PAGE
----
SAN FRANCISCO — As the costs of designing, testing, and deploying satellites comes down, more broadband internet satellites will launch into orbit.
Like high altitude balloons and solar-powered drones, they have the potential to offer persistent internet connections in areas where it is too expensive to build fiber optic cable and cellphone towers.
As companies race to provide internet from space, the constellation of communications satellites in low Earth orbit will rapidly expand, providing new ways to connect the unconnected.
Half of the global population does not have access to the internet, and these broadband internet satellites will play an important role in bringing 3 billion people online. While they will mainly focus on supporting the growing demand from wealthy urban areas, they will also pass over other parts of the world where future internet consumers live, said Jim Cashel, author of “The Great Connecting: The Emergence of Global Broadband and How That Changes Everything.”
Devex sat down with Cashel, who believes the global development community will play an important role in maximizing the benefits and minimizing the risks as the world gains access to inexpensive and reliable broadband internet access.
Providing needed perspective
Cashel’s book details the efforts of companies including SpaceX — which is known for designing, manufacturing, and launching rockets — to send broadband satellites into low earth orbit.
While SpaceX has been quiet about its work on broadband internet access, the company is launching a network of nearly 12,000 broadband satellites for an effort called Starlink to provide broadband services worldwide.
Cashel noted with concern how the SpaceX careers page outlines what appears to be exclusively technical and engineering roles. The company does not seem to be hiring for roles focused on end-users, policy issues, or local governments as it builds its Starlink team. But technical and engineering skills alone will not ensure that broadband internet access from SpaceX brings more benefits than risks to end-users in these markets, Cashel said.
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“The tech companies are full of engineers that are trying to solve technical problems and they’re not thinking of implications of this technology,” he told Devex.
Facebook has demonstrated the serious consequences of building a team of engineers that do not understand the cultures in which their products and services are being introduced, Cashel warned in a recent blog post.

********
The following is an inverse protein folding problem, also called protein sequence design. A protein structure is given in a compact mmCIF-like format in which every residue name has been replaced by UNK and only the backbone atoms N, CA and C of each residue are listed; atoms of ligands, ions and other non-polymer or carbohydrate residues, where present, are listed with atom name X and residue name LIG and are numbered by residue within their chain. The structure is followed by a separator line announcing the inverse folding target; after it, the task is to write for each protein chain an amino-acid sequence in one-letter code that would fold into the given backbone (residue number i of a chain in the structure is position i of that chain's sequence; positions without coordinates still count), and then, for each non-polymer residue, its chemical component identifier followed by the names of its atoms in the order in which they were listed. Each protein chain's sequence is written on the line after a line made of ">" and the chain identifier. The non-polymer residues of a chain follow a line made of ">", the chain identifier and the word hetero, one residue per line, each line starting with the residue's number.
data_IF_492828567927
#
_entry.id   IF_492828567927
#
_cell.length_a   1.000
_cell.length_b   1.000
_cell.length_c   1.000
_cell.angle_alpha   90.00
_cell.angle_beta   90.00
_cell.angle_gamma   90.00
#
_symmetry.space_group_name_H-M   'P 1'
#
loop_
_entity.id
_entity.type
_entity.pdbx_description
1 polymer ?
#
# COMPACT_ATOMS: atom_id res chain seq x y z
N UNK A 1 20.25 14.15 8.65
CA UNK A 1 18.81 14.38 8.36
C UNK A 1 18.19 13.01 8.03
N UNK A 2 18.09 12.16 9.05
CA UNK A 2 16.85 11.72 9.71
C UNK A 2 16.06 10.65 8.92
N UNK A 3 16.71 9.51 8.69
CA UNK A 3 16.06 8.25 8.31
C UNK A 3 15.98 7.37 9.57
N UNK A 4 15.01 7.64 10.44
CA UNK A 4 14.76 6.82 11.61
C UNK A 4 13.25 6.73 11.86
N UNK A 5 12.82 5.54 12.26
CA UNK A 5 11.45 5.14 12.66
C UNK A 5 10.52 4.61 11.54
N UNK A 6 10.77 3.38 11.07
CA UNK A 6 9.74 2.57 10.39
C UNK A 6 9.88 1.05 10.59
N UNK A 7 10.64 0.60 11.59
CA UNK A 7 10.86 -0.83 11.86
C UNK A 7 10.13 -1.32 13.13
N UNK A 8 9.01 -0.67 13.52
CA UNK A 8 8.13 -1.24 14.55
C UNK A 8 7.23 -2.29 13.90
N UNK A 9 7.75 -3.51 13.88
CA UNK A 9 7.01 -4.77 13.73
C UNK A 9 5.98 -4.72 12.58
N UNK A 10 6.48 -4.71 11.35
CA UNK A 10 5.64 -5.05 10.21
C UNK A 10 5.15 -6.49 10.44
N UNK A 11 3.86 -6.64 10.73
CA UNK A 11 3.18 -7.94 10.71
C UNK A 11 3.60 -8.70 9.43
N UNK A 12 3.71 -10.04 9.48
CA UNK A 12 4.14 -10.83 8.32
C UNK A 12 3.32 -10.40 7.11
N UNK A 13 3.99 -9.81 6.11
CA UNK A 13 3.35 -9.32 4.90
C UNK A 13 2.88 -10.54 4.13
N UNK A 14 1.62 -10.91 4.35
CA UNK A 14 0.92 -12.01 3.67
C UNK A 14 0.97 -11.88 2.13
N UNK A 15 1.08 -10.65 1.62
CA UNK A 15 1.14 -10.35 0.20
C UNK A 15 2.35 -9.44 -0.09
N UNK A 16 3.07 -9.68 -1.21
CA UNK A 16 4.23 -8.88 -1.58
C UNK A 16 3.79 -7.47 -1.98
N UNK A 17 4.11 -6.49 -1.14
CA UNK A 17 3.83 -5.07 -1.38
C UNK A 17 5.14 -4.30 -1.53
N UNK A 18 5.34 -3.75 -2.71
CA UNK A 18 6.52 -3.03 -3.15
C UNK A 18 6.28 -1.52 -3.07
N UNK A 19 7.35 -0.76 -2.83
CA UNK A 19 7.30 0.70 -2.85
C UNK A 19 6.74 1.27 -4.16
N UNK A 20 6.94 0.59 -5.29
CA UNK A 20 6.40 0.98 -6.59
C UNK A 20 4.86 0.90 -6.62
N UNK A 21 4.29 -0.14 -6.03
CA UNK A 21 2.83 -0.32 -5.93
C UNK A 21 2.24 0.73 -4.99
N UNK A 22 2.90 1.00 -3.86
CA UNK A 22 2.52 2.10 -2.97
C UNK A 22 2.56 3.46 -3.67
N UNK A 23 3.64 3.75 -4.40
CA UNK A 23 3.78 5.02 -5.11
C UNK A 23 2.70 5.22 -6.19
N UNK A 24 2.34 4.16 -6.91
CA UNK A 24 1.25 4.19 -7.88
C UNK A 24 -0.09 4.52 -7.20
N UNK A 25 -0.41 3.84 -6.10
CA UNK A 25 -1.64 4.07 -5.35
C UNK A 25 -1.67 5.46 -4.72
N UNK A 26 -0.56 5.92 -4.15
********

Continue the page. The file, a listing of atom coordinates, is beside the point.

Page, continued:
OneWeb, which shared news this week about its plans to deliver broadband internet service to the Arctic next year, does list a number of such roles on its careers page and invites feedback concerning future roles, Cashel said.
Companies including Amazon, which recently filed for permission from the U.S. Federal Communications Commission to launch a network of communications satellites to provide broadband internet access, should consider looking to the global development community as they staff up to support their broadband satellite networks, he said.
These companies could benefit from the expertise of professionals who see the value of rapid internet expansion in areas like distance education, health services, and online banking, as well as the risks, including fraud, hate speech, and misinformation.
“The global development community has a really big responsibility to help manage this process,” Cashel told Devex. “The tech firms driving this transformation have no idea about secondary and tertiary effects.”
Easing the transition
People in developed countries have experienced the evolution toward faster internet speeds, lower prices for bandwidth, and increased capabilities on mobile phones. But in developing countries, more powerful technologies will appear in less developed environments, Cashel said.
It can be hard for these new users to understand the full range of capabilities of smartphones, which in high-income countries have replaced many of the devices from cameras to alarm clocks to calculators.
“The experience right now of poor villagers is they’re basically handed a smartphone that has preloaded apps and it’s like: there you go,” Cashel told Devex.
Instead, he asks what an ideal new online experience for new smartphone users might be. Cashel suggests a welcome video to greet the user, a quick tutorial on basic services, and guides for how to avoid problems including fake news. Ideally, this would be developed by independent organizations that avoid favoring any given corporation, he said.
Cashel is optimistic about the spread of global broadband access in the next few years, but access is only one of the challenges standing in the way of global internet usage. Other barriers include cost, education, relevance, and infrastructure, for example, a lack of electricity, according to a report by the International Telecommunications Union and the World Economic Forum.
In areas with insufficient population or wealth, government assistance is one of several other interventions needed to promote access and adoption, Cashel explained.
He is concerned that too many people are distracted by the space race between companies looking to deploy broadband internet satellites, rather than what it will mean for billions of people to come online for the first time.
“The global development community sort of feels like broadband internet access has been overpromised and underdelivered, which is true with yesterday’s technology,” Cashel said. “What’s different is tomorrow’s technology is actually going to reach everywhere — including the poorest parts of the planet that the development community cares most about that has never had access.”
Cashel said he hopes his book can help the global development community understand how imminent this transition is as well as the steps they can take to make the experience better for people coming online for the first time.